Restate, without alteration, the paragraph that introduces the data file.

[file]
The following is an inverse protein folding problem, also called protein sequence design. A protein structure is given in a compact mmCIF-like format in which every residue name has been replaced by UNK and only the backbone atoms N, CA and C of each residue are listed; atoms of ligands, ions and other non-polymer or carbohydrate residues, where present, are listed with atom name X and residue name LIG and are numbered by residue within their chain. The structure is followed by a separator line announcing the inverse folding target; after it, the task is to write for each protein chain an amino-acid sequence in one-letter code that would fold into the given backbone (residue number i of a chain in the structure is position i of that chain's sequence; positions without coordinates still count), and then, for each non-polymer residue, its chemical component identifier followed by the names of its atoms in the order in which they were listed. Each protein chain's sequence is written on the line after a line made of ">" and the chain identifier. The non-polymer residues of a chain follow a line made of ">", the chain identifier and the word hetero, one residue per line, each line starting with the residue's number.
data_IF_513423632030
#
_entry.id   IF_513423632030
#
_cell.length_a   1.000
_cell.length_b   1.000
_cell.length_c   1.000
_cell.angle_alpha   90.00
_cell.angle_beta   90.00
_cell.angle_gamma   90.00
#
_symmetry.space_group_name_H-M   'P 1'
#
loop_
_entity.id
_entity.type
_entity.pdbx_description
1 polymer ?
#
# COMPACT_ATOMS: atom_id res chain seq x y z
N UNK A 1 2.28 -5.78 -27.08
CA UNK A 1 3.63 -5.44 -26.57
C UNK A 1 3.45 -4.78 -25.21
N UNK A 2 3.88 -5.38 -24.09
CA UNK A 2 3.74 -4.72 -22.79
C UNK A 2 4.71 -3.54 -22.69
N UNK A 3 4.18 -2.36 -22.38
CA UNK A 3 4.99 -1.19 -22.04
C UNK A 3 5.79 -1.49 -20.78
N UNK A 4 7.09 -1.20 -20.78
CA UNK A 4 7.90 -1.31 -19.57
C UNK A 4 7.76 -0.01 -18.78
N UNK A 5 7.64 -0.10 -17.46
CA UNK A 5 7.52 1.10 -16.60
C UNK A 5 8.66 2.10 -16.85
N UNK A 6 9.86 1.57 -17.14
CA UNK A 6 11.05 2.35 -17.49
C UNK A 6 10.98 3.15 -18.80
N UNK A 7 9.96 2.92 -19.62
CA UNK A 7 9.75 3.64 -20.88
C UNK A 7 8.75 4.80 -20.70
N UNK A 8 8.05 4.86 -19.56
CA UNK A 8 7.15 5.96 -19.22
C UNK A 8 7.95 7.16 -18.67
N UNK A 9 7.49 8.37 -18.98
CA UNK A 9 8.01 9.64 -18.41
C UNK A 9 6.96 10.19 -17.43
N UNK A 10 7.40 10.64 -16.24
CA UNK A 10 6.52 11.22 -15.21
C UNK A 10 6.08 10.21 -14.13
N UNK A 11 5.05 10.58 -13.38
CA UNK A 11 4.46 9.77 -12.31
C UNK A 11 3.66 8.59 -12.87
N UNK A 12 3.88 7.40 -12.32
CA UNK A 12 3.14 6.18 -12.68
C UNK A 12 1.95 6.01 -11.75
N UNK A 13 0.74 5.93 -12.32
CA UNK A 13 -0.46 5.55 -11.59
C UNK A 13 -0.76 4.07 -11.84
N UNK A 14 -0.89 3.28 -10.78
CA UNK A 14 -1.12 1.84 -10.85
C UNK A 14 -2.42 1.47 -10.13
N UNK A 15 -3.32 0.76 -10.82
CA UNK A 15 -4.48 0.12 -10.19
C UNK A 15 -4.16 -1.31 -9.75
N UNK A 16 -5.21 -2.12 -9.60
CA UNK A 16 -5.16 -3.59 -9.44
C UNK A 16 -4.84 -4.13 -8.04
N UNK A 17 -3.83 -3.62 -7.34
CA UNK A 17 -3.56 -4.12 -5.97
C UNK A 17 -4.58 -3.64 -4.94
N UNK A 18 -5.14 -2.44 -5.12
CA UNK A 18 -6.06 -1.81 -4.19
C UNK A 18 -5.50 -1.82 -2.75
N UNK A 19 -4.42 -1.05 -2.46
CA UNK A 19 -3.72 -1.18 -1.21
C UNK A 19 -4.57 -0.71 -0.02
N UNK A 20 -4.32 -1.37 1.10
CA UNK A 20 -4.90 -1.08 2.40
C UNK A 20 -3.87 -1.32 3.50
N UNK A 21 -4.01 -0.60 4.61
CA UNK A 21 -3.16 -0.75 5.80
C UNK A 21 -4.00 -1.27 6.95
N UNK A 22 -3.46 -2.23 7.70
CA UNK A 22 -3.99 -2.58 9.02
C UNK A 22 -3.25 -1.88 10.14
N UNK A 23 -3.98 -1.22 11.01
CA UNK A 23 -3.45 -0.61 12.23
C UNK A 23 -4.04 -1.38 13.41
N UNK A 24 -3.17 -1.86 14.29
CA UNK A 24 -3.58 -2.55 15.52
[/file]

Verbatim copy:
The following is an inverse protein folding problem, also called protein sequence design. A protein structure is given in a compact mmCIF-like format in which every residue name has been replaced by UNK and only the backbone atoms N, CA and C of each residue are listed; atoms of ligands, ions and other non-polymer or carbohydrate residues, where present, are listed with atom name X and residue name LIG and are numbered by residue within their chain. The structure is followed by a separator line announcing the inverse folding target; after it, the task is to write for each protein chain an amino-acid sequence in one-letter code that would fold into the given backbone (residue number i of a chain in the structure is position i of that chain's sequence; positions without coordinates still count), and then, for each non-polymer residue, its chemical component identifier followed by the names of its atoms in the order in which they were listed. Each protein chain's sequence is written on the line after a line made of ">" and the chain identifier. The non-polymer residues of a chain follow a line made of ">", the chain identifier and the word hetero, one residue per line, each line starting with the residue's number.